The Many Coloured Land

THE MANY-COLOURED LAND: A Return to IrelandTHE MANY-COLOURED LAND: A Return to Ireland by Christopher J. Koch

My rating: 4 of 5 stars

Culture and its erosion, along with poetic sensibility, are examined through descriptions of Ireland, the author’s family history and his experience of the Irish heritage in Australia.

The opening chapters cover Koch’s background and early life in Tasmania. One of his maternal great-great-grandmothers was of patrician Ascendancy stock (he will ultimately find whose old family home in ruins, while its name has been given to a new housing estate). Another was a convict: he recounts her passage to and spirited life in the new country, speculating on the unknown details. In the next section, he tells how the harsh legacy of Irish Catholicism flavoured the schooling in life he received from the Christian Brothers. But he was also in touch with his Protestant heritage, and at university discovered the stories of gentlemanly Irish rebels exiled to Tasmania after 1848.

He visited Ireland in his youth, but the book is mainly about his subsequent trip, in mature years, with a musician friend in the year 2000.

By this stage we have already encountered his aversion to manufactured mass culture – the “torment of piped music on buses” being a case in point. But it is most clearly epitomised by the pathetic scene with obese children during a stop-over in Dubai. “The enclosed suburban shopping malls of the West have evolved and flowered on the equator into whole hermetic citadels”, a “machine-chilled hive” that “resounds with American pop music, piped through loud-speakers: here as everywhere on earth… the inescapable accompaniment to life in a public space”.

Dublin on his first trip in the 1950s had been a place of “strange echoing lanes that ran into the dark nineteenth century… urchins in braces and waistcoats and quiet, mysterious little bars” – filled with the spirt of James Joyce, even though this books were frowned on and hard to obtain. In today’s city, he discovers that James Joyce features everywhere – in cardboard cutouts, displays with Ulysses maps of Dublin: a “tourist logo” in a city which his spirit no longer inhabits.

Traditional Ireland, especially in the west, is a besieged bastion against such cultural impoverishment. People in traditional west Ireland pubs “simply sing when the spirit moves them, and are listened to respectfully. This is how it must have been once in England and Australia, until somewhere in the mid-nineteenth century. Then it was lost, as the oral culture was lost.” Such singing in an Australian bar lounge “would cause laughter or embarrassment or both.”

Ireland also borders, at many points, on Faery. Sometimes even in Dublin itself. “The tide is out; black flats of mud extend below the wall, and the seagulls wheel and squabble there… birds that always seem the same birds, birds that exist outside Time.”

“High, very high, Atlantic gulls wheel in the air above the ridge, and their cold, hungry cries come down to me… here are the territories of the Sidhe. Looking ahead up the road I recognise them immediately.” Certain landscapes seen in Tasmania were “its heralds: its distant, imperfect variations… Now, here is the true rise, and its grass grows with an uncanny tinge of gold… Ireland has a legendary frontier. There, where the real world ends, the four other worlds begin: the world of the Sidhe, the Many-Coloured Land, the Land of Wonder, and the Land of Promise. Here at Howth, I have come to the no-man’s-land between. I know better, though, than to try and cross it.”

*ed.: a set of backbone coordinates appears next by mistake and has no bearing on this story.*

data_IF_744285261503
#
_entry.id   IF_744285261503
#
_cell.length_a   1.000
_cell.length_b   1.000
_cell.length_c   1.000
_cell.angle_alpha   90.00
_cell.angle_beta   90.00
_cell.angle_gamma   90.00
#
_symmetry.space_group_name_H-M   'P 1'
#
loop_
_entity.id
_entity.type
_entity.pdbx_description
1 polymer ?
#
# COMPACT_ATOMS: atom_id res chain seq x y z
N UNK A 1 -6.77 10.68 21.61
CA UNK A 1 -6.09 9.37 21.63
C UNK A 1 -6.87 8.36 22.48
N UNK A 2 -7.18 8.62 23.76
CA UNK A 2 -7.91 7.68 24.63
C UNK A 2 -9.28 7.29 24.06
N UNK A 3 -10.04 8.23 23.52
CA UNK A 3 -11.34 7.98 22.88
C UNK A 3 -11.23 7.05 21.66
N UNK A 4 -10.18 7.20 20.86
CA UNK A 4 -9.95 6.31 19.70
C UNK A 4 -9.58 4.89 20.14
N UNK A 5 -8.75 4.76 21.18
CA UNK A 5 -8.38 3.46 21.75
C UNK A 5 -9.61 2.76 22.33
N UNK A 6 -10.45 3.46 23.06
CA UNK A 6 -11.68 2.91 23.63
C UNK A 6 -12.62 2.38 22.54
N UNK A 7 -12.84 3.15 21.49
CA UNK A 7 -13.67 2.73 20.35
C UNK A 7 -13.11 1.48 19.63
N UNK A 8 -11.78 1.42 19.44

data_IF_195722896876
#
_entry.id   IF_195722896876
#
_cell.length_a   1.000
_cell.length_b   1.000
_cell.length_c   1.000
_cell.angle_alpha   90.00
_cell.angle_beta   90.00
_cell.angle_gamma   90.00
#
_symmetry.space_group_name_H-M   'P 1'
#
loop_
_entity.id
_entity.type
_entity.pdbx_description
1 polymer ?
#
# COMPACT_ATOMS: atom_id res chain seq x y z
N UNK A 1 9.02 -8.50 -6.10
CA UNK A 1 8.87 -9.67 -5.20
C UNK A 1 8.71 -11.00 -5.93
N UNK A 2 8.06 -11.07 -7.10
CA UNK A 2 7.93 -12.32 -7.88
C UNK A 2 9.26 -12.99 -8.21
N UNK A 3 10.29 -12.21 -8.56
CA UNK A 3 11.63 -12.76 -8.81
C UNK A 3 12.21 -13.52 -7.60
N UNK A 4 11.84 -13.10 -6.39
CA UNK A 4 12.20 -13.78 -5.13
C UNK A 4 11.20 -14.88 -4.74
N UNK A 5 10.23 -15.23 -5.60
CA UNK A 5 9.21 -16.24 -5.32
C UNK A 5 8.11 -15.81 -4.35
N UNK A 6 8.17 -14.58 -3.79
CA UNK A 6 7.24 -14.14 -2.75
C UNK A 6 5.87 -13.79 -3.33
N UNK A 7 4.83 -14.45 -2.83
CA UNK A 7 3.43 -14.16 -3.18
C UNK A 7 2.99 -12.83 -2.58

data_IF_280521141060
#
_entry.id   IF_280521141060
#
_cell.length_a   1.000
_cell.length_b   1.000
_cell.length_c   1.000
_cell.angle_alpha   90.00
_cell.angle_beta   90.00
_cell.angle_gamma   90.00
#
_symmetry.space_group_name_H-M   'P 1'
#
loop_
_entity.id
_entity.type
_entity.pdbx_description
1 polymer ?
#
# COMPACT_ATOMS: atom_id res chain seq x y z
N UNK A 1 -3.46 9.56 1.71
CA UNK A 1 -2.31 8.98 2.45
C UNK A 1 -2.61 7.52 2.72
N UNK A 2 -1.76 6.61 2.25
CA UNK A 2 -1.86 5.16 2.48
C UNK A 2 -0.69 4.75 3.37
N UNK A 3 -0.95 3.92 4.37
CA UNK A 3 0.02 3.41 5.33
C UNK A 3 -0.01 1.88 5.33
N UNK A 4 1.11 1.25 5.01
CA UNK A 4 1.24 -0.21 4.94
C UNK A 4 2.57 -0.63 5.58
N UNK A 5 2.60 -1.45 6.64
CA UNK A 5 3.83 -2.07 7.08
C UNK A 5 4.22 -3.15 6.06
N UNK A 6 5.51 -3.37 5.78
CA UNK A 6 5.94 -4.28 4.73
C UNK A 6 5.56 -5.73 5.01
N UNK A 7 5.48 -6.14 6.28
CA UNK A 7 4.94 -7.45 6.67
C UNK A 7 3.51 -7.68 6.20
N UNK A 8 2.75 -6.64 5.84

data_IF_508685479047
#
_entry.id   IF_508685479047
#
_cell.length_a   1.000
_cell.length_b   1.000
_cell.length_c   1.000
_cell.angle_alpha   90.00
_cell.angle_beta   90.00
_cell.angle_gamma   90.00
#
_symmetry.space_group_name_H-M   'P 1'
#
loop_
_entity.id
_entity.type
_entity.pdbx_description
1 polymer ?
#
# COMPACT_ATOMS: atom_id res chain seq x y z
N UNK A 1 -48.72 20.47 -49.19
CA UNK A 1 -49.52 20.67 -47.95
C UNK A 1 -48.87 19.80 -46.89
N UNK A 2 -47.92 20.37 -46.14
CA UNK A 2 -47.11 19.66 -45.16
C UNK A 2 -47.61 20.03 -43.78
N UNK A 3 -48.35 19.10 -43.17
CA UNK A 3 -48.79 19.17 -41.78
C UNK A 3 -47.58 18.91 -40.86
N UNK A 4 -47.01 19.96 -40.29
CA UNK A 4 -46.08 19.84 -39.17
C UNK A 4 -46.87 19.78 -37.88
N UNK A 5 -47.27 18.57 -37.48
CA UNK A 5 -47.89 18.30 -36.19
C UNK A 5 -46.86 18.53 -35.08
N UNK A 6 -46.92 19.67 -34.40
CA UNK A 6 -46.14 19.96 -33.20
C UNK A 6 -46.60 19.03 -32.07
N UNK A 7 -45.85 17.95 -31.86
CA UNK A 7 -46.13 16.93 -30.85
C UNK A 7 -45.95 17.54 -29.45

But TV radio and IT seal this frontier, offering in instead “the knowledge and pseudo-knowledge and vices and despair of Dublin, London and New York. And the Danaan voices fade.”

“This post-Christian era in the West, despite its desertion of rationalism and its automatic reverence for alien religions, is not one that’s open to Faery, as Yeats and his circle were; as Keats was, and Coleridge, and Shakespeare. The idea of Faery has become absurd: an infantile whimsy, of little interest even to the juveniles of the computer age, who are preoccupied instead by pseudo-legendary warriors fighting and maiming in those screen-bound computer games… Legend, exploited and reinvented in the animation studios Hollywood and Tokyo, is supremely fashionable, and makes money. But not Faery; not those spirits in trees and streams and hills that the Greeks knew, and the Elizabethans, and even the Victorians.” Faery is linked to Beauty, which “as a grail to be pursued is a notion that’s absent from the West’s postmodern salons, and even from poetry, since Beauty and studied irony make poor companions”.

Sidhe is Gaelic for both ‘faery’ and ‘wind’. He quotes Yeats:

The host is riding from Knocknarea
And over the grave of Clooth-na-Bare;
Caoilte tossing his burning hair,
And Niamh calling Away, come away:
Empty your heart of its mortal dream.

“I’d always imagined that the Irish bogs would be dreary,” he writes. “The reverse is true. They’re very beautiful; or rather, they’re beautiful if your spirit is of a kind to be drawn by open, lonely moorland or by waste places that retreat into inscrutable distance. Such places resonate with a high, single note of mystery: a singing that’s only just audible, like wind in a wire. Their melancholy quiet is filled with waiting; with the nearby presence of something remarkable, just beyond the reach of the eye and the mind. Here on the edge of the boglands, I understand why a knowledge of the Otherworld was always so strong among the Irish.” But it is “now in danger of being lost – withered and stunted by the rays of our video machines, and the babble of the global culture.”

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